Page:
Japan and France have agreed to step up cooperation in the field of nuclear energy, including the development of next-generation advanced reactors.
Japan's industry minister Nishimura Yasutoshi and French energy transition minister Agnes Pannier-Runacher met in Paris on Wednesday.
The ministers affirmed that the two countries will work for the maximum use of nuclear energy to ensure a stable energy supply and achieve carbon neutrality. They signed a joint statement on an action plan as a new framework for cooperation in a wide range of activities.
The statement says the countries will strengthen cooperation on improving safety of existing reactors and supporting human resources development for safer operations of aging reactors.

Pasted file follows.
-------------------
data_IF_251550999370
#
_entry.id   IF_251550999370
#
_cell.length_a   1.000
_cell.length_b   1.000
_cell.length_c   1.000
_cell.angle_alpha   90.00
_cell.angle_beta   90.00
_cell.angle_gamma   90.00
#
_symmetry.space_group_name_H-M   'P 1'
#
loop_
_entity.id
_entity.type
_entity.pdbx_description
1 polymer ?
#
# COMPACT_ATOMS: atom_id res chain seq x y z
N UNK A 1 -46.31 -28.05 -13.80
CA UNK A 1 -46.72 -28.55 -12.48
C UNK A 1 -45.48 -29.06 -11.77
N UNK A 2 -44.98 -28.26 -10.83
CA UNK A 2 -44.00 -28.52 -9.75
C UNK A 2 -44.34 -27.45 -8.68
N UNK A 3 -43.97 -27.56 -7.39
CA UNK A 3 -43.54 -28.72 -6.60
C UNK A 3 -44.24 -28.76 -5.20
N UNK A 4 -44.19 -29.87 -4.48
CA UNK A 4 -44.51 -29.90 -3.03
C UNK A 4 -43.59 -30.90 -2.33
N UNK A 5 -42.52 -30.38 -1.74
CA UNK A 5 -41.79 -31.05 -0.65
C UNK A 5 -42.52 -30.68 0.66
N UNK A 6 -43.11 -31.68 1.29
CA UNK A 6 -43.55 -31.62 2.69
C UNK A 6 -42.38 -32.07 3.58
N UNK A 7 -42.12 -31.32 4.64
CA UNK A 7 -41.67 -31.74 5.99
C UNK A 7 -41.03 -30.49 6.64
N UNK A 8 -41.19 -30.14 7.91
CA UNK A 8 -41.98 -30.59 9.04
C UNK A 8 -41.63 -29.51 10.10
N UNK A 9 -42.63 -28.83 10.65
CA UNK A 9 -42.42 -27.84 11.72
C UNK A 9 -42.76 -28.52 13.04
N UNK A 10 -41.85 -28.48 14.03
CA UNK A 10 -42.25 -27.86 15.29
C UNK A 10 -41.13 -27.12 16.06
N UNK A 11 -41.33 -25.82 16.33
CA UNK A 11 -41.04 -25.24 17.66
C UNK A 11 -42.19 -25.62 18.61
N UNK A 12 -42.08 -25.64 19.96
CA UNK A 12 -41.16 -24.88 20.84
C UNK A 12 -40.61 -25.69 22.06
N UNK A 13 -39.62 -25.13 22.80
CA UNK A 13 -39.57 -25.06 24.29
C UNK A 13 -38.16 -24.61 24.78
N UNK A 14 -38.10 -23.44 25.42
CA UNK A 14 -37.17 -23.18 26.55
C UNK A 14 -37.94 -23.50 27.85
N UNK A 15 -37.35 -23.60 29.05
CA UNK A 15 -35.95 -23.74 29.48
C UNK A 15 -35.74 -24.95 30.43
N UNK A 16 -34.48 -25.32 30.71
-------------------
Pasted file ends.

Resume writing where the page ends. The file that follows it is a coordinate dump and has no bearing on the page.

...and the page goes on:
It also calls for cooperation between governments and between private companies for the decommissioning of the crippled Fukushima Daiichi nuclear power plant.
In addition, the two sides agree to continue cooperation in the research and development of next-generation units, including small modular reactors and sodium-cooled fast reactors.
Japan in particular hopes to gain specific cooperation of France on developing fast reactors, which can help reduce high-level radioactive waste by recycling spent nuclear fuel.
Nishimura stressed after signing the statement that Japan will invest 46 billion yen, or about 340 million dollars, over three years for developing fast reactors.
He said France has continued research on fast reactors for a long time, and that gaining the country's knowledge and expertise will help increase the chances of successful development.
He added that it would be a new symbol of bilateral cooperation.
But critics point to difficulties ahead. Japan has decided to scrap the troubled prototype fast-breeder reactor Monju, and France has also canceled its research project on a new fast reactor.